post #23 of 39
Here's what I would do: - 3 MTM/bespoke suits (navy, charcoal, mid grey) from Chan or similar - $4,500 - 2 MTM/bespoke jackets (navy blazer, tweed) from Chan or similar - $2,400 - 15 MTM shirts from MyTailor (Thomas Mason Silverline, etc.) - $2,250 - 10 versatile, conservative ties (from B&S, shopthefinest, etc.) - $1,000 (at most) - 6 pairs of MTM trousers from Chan, MyTailor or similar - $1,800 - 3 pairs of more casual cotton trousers (Inco, Mabitex) prob from B&S - $300 (at most) - 5 pairs of versatile shoes (black cap toe, brown brogue, brown loafers, brown chelsea boot, monk strap or suede pair) - $2,000 - assorted belts (dress and casual) - $500 - 1 charcoal cashmere overcoat - $1,000 - 1 tan trench (Burberry or Aquascutum) - $1,000 - 1 simple dress watch (Christopher Ward, Seiko, etc.) - $500 - 6 solid color sweaters (3 cashmere, 3 cotton) - $1,000 - Assorted other accessories (pocket squares, socks, cufflinks) - $500 Grand Total: $18,750. Plenty of room left over for more casual stuff (jeans, polos, sneakers, etc.) and a nice vacation.
post #24 of 39
Excellent ideas from FStyles and Young Pro.
post #25 of 39
I can't seem to put my finger on it right now but there is a published article that has found its way to the web where three esteemed tailors (one in Washington, one in Chicago, and one in NYC) answer this exact question.
post #26 of 39
Quote:
Originally Posted by Nicola View Post
It's worth 15K or more likely less then 15K. Why would it be worth more then you paid?

I feel it is perfectly obvious I was talking about price paid versus retail price, so I'm not going to bother saying anything else to you.
post #27 of 39
Any fresh start is a chance to buy fewer striped things. Use more earth tones and colors native to your area according to the seasons. Learn better to integrate neutral grays. The power of gray, the gray-scale, is frequently misunderstood, as any successful portraitist or landscape painter might tell you.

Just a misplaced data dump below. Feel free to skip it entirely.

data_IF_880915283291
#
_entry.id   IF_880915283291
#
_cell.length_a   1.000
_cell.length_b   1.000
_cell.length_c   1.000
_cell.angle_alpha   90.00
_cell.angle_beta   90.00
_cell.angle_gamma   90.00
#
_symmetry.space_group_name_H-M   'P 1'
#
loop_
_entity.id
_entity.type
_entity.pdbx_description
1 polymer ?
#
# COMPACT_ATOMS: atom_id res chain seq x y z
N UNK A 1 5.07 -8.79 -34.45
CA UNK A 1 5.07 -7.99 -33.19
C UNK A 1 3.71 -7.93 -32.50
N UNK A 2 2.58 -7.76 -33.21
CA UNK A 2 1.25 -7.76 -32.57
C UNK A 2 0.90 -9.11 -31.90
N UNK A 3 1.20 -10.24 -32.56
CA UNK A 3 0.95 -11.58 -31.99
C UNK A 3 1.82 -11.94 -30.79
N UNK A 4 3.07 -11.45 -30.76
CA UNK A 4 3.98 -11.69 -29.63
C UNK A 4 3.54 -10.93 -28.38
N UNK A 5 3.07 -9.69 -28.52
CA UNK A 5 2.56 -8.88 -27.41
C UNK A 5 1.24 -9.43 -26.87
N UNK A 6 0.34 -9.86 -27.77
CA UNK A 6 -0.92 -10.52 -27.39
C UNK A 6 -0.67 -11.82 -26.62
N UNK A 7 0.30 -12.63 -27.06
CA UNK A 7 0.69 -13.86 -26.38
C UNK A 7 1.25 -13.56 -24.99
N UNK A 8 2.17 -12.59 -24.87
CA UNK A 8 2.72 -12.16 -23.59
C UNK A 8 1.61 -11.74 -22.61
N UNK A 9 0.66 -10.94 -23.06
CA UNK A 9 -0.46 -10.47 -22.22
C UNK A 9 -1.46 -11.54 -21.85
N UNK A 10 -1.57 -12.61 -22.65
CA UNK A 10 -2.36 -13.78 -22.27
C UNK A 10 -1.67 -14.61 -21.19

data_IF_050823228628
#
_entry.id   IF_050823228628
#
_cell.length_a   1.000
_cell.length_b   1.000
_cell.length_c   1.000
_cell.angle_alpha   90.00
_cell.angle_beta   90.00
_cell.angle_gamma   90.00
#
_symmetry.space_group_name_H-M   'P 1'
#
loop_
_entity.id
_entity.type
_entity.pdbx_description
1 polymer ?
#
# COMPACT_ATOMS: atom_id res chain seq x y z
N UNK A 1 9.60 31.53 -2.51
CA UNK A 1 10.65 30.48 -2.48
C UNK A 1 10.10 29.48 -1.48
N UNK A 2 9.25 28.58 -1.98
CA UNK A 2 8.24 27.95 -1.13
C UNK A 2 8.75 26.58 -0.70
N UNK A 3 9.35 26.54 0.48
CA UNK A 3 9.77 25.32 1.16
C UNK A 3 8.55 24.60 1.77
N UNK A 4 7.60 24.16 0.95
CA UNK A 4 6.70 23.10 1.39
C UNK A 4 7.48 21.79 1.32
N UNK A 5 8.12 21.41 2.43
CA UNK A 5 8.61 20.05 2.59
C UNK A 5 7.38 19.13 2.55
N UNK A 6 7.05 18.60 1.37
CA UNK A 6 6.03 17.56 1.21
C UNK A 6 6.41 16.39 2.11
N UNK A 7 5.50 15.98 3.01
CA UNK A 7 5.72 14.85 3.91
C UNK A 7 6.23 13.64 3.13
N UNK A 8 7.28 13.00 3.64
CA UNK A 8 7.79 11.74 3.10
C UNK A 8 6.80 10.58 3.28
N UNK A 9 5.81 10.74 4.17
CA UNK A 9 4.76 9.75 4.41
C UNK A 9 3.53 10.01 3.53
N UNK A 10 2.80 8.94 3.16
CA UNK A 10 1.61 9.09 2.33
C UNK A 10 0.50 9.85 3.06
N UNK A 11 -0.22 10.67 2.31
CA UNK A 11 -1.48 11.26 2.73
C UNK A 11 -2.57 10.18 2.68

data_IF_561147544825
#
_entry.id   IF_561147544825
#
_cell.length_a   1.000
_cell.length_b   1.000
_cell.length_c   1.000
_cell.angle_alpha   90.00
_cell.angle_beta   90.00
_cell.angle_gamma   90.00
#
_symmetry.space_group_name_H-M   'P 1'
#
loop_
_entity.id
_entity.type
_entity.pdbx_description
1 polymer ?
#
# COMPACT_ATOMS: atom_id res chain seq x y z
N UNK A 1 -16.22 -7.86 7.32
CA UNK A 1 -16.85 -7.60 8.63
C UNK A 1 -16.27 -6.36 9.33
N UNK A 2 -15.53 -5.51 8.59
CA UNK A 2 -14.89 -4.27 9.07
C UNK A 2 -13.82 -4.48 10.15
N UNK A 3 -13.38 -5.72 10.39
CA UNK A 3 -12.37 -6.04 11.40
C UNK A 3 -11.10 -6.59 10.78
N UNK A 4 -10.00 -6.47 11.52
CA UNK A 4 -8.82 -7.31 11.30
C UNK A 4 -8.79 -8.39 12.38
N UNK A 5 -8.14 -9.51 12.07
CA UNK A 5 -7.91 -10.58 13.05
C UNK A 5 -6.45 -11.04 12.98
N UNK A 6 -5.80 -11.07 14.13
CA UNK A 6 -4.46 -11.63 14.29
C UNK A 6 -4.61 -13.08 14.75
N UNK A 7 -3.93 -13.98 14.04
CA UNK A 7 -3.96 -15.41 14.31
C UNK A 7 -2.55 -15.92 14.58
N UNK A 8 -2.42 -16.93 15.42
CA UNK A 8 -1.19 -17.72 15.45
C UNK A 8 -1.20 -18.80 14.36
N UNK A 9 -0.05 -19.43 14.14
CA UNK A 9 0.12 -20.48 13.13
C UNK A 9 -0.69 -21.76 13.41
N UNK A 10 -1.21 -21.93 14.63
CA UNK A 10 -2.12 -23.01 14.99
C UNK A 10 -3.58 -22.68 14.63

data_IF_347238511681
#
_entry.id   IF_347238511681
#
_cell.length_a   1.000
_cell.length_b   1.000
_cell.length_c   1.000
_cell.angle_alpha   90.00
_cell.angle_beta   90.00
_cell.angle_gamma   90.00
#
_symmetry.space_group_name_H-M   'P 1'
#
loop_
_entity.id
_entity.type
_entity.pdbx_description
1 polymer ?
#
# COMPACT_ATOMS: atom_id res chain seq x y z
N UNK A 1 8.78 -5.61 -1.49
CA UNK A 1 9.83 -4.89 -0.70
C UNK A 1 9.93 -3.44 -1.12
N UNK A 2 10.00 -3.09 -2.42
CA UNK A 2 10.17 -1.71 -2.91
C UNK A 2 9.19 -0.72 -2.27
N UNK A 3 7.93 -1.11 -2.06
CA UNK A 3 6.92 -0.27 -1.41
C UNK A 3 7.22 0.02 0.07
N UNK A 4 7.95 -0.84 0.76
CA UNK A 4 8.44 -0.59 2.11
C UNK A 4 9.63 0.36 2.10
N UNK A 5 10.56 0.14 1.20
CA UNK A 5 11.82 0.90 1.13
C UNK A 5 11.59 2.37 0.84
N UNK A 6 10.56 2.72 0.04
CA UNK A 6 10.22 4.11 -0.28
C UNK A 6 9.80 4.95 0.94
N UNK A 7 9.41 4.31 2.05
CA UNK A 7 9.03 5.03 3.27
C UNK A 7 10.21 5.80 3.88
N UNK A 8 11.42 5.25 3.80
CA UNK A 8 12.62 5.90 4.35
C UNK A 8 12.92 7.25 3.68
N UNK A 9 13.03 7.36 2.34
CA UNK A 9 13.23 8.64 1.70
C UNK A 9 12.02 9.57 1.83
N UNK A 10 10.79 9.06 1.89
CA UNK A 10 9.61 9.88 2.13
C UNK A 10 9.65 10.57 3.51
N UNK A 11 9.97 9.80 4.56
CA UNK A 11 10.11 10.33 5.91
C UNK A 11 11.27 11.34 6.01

post #28 of 39
This may seem silly to say, but that never stops me: I would not go the bespoke route unless I really, genuinely liked the looks of that specific maker's product. Too many people put their faith in the concept rather than in the work they're actually getting. Saying "Go bespoke" is akin to suggesting "Buy Ralph Lauren." Well, hell, you could be getting anything. Even if you spend top dollar for what SF tells you is the very best, you have to like the style or you've wasted your money. If you don't know what you like, don't buy in bulk.

I suppose my message is this: Unless money means absolutely nothing to you, cultivate your tastes before going on a $25K shopping spree. This is a question you need to answer, not us.
post #29 of 39
Quote:
Originally Posted by brax View Post
I can't seem to put my finger on it right now but there is a published article that has found its way to the web where three esteemed tailors (one in Washington, one in Chicago, and one in NYC) answer this exact question.

are you joking or being serious? I would love to see the article.
post #30 of 39
Quote:
Originally Posted by GoldenTribe View Post
I feel it is perfectly obvious I was talking about price paid versus retail price, so I'm not going to bother saying anything else to you.

Now if you promise I'll be happy.

God help us retail price.